Using media transforms

Sometimes there is a need to alter a media item before beginning playback. Some example of this could be:

  • Request an authorization token to append to the stream url
  • A server side ad service which accepts some parameters then returns a dynamically generated stream url
  • A feed is provided by a third party service which does not match AMP's Media interface akamai.amp.Media

A media transform can be any function that excepts a media object, and returns a media object:

// synchronous transform
amp.addTransform(akamai.amp.TransformType.MEDIA, function (media) {
  media.src += "&testing=1234";
  return media;
});

A Promise can also be returned if the transform performs any asynchronous operations: returns a media object:

// asynchronous transform
amp.addTransform(akamai.amp.TransformType.MEDIA, function (media) {
  return new Promise(function (resolve, reject) {
    media.src += "&hello=world";
    resolve(media);
  });
});

For advanced use cases a formal transform object can be provided, based on the akamai.amp.Transform interface. This can be any object that contains a property called transform which is a function:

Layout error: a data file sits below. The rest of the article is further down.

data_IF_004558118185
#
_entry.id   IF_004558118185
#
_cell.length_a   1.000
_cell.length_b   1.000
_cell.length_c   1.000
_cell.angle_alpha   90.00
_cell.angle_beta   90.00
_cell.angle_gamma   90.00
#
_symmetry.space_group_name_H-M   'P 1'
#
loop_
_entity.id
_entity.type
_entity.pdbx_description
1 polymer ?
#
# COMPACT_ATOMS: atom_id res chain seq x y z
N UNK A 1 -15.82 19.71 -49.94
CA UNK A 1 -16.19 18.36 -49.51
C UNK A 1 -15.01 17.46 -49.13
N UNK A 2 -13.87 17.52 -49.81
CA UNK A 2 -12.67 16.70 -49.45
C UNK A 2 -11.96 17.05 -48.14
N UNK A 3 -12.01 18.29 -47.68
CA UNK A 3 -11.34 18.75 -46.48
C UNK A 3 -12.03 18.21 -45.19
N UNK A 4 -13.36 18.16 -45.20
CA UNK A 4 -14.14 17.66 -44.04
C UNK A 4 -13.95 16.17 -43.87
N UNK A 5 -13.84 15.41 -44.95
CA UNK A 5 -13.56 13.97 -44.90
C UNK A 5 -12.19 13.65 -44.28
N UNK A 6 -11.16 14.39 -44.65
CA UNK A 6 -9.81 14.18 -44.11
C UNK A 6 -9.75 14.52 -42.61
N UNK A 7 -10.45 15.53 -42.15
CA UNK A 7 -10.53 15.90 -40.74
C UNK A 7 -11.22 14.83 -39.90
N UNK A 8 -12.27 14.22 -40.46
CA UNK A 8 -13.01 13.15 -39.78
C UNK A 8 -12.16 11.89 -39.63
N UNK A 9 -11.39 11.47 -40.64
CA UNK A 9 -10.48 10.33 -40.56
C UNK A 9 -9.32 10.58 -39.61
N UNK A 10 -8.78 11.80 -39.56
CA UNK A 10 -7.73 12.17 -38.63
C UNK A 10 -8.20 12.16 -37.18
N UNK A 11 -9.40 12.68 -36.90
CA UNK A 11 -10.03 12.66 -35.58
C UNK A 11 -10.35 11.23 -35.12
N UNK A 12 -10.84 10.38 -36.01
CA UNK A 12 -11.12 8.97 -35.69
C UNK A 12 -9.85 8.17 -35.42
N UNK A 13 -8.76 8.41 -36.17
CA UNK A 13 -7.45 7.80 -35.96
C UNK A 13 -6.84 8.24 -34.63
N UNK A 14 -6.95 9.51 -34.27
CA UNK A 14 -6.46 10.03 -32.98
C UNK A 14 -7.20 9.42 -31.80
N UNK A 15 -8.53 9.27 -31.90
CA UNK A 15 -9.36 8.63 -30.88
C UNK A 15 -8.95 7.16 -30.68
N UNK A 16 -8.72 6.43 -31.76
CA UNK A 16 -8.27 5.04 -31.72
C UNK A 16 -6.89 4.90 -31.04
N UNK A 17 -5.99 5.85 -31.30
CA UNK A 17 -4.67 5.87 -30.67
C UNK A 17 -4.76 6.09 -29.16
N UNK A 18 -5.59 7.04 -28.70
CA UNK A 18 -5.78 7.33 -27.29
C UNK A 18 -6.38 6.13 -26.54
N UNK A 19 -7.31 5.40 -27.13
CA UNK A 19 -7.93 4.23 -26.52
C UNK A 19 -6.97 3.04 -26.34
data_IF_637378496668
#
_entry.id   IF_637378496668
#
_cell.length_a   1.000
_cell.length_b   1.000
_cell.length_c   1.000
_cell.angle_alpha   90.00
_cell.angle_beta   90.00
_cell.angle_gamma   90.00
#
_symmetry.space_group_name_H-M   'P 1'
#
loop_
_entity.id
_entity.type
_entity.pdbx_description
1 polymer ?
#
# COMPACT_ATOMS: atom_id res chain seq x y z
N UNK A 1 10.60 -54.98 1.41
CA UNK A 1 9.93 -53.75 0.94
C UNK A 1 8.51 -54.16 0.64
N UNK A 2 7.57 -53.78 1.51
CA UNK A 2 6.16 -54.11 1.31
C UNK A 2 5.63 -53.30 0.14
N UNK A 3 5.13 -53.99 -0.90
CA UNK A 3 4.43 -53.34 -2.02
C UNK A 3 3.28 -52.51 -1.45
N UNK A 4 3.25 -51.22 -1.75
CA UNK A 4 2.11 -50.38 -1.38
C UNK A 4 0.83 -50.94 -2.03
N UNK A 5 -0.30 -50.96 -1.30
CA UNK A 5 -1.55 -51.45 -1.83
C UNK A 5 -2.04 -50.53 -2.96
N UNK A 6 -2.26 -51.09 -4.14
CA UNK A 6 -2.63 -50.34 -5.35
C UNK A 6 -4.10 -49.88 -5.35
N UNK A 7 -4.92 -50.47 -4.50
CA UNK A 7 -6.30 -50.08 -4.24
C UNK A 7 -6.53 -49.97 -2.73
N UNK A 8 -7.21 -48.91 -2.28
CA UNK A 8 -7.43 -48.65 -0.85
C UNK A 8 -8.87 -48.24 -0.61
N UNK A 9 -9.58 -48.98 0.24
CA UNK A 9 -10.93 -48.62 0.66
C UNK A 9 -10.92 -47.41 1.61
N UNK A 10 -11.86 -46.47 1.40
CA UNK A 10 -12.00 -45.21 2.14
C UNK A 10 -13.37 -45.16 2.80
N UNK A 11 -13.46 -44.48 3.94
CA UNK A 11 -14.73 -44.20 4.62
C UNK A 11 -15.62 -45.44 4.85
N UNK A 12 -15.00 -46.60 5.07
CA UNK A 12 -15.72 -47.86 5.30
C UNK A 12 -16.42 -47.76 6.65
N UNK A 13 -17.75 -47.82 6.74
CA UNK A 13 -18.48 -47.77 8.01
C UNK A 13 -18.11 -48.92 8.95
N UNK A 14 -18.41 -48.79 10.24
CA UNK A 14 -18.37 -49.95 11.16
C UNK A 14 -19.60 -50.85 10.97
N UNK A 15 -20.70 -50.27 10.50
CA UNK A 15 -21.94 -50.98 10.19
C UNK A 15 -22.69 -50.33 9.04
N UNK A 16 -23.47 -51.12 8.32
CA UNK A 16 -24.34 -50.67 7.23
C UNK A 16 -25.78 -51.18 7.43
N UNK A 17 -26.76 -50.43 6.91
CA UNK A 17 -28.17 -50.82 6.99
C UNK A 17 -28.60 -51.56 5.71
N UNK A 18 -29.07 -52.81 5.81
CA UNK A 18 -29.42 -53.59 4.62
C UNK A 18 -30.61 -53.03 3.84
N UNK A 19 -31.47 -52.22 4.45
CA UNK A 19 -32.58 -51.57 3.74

// asynchronous transform
amp.addTransform(akamai.amp.TransformType.MEDIA, {
  priority: 100,
  transform: function (media) {
    return new Promise(function (resolve, reject) {
      media.src += "&hello=world";
      resolve(media);
    });
  }
});

Using a transform object allows for a priority to be set. Transforms with higher priorities are executed first. Additionally, transforms cascade allowing transformations to occur on both the downstream and upstream:

// cascading transform
amp.addTransform(akamai.amp.TransformType.MEDIA, function (media, next) {
  return new Promise(function (resolve, reject) {
    var start = Date.now()
    // allow other transforms to be executed before completing this function
    next(media)
      .then(function (result) {
        result.src += "&elapsed=" + (Date.now() - start);
        resolve(result);
      })
  });
});

Calling the next() function suspends the transform and passes control to the next function in the list. When the other transforms have completed, the function resumes.